(g) Ability to Repay

Card issuers cannot provide or increase a credit line on a card until they have taken reasonable steps to consider the ability of the consumer to make payments on the amount of that line.[12]

(h) Student Cardholders

The Act imposed new restrictions related to on-campus marketing of credit cards. In addition, any credit card applicant under 21 years of age must demonstrate his or her ability to make payments on the account.[13]

2. Issues on Which the Bureau Seeks Public Comment for Its Review

In connection with its pending Review, the Bureau seeks information from members of the public about how the credit card market is functioning following the implementation of the CARD Act. Thus, the Bureau seeks comments about any of the subjects addressed in (a) through (g) below, which are identified in Section 502(a) of the CARD Act. In addition, the Bureau wants to be alerted to and understand the information that consumers, credit card issuers, consumer groups, and others believe is most relevant to assessing the impact of the Act on the consumer credit card market, so this list of subjects should not be viewed as exhaustive.

Please feel free to comment generally and/or respond to any or all of the questions below but please be sure to indicate in your comments on which topic areas or questions you are commenting:

(a) The Terms of Credit Card Agreements and the Practices of Credit Card Issuers

How have the substantive terms and conditions of credit card agreements changed following the CARD Act? How have issuers changed their pricing, marketing, underwriting or other practices? What changes have benefited consumers? Are there changes that have harmed consumers? If there are such harms, how have they been caused, and how could they be mitigated, and at what cost?

(b) The Effectiveness of Disclosure of Terms, Fees, and Other Expenses of Credit Card Plans

How effective are post-CARD Act disclosures of rates, fees, and other cost terms of credit card accounts? Do consumers better understand the true cost of credit card use in light of the CARD Act? To what extent and in what ways do consumers use the new information that is now available to them about credit card costs? What further improvements in disclosure would benefit consumer cardholders at this point, and what costs would be incurred in providing such disclosures?

(c) The Adequacy of Protections Against Unfair or Deceptive Acts or Practices Relating to Credit Card Plans

Do unfair or deceptive acts and practices still exist in the credit card market, and if so, in what form and with what frequency and effect? How might those acts and practices be prevented and at what cost? Have issuers circumvented, or tried to circumvent, any CARD Act protections against unfair or deceptive acts or practices?

(d) Whether implementation of the CARD Act has affected the cost and availability of credit, particularly with respect to non-prime borrowers?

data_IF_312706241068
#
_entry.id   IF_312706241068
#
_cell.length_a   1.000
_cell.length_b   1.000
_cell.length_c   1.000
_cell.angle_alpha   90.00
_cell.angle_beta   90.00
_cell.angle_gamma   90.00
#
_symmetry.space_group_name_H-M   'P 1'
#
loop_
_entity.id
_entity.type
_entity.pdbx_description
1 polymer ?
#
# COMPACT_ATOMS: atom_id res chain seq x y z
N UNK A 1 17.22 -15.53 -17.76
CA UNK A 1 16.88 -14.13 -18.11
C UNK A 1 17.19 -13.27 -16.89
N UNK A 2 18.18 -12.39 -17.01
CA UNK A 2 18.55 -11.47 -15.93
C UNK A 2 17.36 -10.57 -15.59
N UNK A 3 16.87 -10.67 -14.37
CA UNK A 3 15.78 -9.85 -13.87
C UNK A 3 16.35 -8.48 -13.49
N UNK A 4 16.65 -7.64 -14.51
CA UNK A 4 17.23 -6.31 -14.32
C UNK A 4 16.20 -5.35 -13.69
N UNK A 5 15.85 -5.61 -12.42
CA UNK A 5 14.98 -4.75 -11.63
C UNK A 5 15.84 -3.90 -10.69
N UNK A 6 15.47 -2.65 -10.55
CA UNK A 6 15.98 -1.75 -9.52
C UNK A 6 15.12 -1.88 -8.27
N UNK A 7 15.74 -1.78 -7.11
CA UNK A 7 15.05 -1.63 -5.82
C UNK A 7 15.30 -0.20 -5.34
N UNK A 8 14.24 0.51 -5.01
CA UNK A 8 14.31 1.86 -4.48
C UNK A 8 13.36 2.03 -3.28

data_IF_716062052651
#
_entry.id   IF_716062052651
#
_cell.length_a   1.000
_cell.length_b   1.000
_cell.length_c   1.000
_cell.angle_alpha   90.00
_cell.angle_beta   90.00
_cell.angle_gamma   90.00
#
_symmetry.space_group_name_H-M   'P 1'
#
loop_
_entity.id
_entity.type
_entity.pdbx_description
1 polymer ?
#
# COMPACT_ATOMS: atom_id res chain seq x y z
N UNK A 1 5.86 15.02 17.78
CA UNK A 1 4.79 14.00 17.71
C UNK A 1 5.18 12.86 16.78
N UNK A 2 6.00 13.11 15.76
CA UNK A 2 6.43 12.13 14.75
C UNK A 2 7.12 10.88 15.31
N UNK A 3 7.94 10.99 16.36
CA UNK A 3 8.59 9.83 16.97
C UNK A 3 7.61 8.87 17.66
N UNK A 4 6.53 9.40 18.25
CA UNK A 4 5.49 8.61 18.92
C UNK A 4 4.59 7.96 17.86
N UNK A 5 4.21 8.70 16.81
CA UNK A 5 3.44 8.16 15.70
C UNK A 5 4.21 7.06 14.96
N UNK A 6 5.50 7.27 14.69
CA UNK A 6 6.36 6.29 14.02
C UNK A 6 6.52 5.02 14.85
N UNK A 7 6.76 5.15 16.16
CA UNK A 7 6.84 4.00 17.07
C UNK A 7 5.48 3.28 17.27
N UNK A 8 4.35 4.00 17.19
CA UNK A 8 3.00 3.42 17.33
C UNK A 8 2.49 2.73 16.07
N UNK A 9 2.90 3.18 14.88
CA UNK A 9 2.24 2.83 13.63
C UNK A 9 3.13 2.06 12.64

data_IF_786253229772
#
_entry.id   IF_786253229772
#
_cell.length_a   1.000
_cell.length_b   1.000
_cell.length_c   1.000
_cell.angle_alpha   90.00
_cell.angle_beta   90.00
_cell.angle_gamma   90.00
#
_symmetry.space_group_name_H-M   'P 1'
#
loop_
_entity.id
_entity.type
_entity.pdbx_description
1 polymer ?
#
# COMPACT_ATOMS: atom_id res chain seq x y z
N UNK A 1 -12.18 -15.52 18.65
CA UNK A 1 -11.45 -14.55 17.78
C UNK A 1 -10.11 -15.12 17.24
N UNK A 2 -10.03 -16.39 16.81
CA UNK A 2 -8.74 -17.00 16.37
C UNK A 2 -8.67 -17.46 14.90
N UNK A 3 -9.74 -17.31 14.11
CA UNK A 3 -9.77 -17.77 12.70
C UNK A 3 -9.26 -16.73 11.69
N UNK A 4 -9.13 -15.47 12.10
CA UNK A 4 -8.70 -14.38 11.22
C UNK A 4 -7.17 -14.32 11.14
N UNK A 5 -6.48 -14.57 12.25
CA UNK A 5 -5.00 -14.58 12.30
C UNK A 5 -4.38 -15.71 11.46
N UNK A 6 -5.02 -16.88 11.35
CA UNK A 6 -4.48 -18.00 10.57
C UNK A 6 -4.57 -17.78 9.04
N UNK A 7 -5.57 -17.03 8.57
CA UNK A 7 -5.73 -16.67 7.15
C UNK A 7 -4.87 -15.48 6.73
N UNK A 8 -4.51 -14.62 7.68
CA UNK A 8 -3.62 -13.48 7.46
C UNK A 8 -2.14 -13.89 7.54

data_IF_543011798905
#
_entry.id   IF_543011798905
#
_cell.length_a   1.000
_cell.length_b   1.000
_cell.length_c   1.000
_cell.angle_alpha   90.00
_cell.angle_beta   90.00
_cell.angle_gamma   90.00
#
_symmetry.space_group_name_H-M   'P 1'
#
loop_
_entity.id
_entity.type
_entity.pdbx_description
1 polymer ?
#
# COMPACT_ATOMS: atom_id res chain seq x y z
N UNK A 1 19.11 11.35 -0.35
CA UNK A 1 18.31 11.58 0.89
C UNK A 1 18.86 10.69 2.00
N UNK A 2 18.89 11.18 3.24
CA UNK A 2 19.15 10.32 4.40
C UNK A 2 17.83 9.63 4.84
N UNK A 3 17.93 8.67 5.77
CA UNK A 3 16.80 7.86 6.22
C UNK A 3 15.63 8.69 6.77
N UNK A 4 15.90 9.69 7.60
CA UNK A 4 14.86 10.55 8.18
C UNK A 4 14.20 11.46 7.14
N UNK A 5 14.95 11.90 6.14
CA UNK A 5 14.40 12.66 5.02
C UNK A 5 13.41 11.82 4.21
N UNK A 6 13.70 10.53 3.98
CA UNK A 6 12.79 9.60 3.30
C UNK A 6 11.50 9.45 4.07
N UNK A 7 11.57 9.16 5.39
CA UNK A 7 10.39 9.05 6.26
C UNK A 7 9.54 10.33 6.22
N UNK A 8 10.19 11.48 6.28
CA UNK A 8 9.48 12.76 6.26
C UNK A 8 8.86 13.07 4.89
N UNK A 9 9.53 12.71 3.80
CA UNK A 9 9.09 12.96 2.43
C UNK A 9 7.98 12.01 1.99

Controlling for risk, has the upfront interest rate or the overall, all-in cost of credit changed as a result of the CARD Act? Are there particular segments of the credit card market for which the Act has impacted the cost or access to credit? Has the CARD Act had any non-price impacts on access to credit, particularly for consumers who do not have prime credit scores?

(e) Has the CARD Act impacted the safety and soundness of any credit card issuers?

Has the Act impacted the quality of issuer assets or issuers' return on equity? Are there ways to mitigate any adverse consequences and, if so, at what cost to consumer protections?

(f) Has the CARD Act affected the use of risk-based pricing?

To what extent are card issuers still engaged in risk-based pricing? What practices have issuers adopted in the wake of rules that restrict account repricing, and how have these practices affected consumers?

(g) Has implementation of the CARD Act had any effect on credit card product innovation?

To what extent and in what ways has the Act spurred or hampered product innovation in the credit card market? If the Act has impacted innovation, what have been the follow-on impacts on consumers and other market participants?

Dated: December 14, 2012.

Garry Reeder,

Chief of Staff, Bureau of Consumer Financial Protection.


3.  The CARD Act's provisions took effect in three stages: August 2009, February 2010, and October 2011.

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4.  Text of H.R. 627 (111th), available at

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5.  The Federal Reserve Board promulgated several substantive rules shortly before passage of the CARD Act, but they had not taken effect before the Act was signed into law.

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6.  CARD Act § 101; see also 12 CFR 1026.9(c) and 55.

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7.  CARD Act § 102(b); see also 12 CFR 1026.52(b).

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8.  CARD Act § 102(a); see also 12 CFR 1026.56.

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9.  CARD Act § 106; see also 12 CFR 1026.5(b)(2)(ii), 10, 7(b)(11)(A). The Act also barred so-called “double-cycle billing,” a practice that enabled an issuer to charge interest on purchases for a billing cycle prior to the cycle for which the consumer paid late. CARD Act § 102(a); see 12 CFR 1026.54.

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10.  CARD Act § 104; see also 12 CFR 1026.53.

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12.  CARD Act § 109; see also 12 CFR 1026.51(a).

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13.  CARD Act §§ 301, 303, 304; see also 12 CFR 1026.51(b), 57.

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[FR Doc. 2012-30609 Filed 12-19-12; 8:45 am]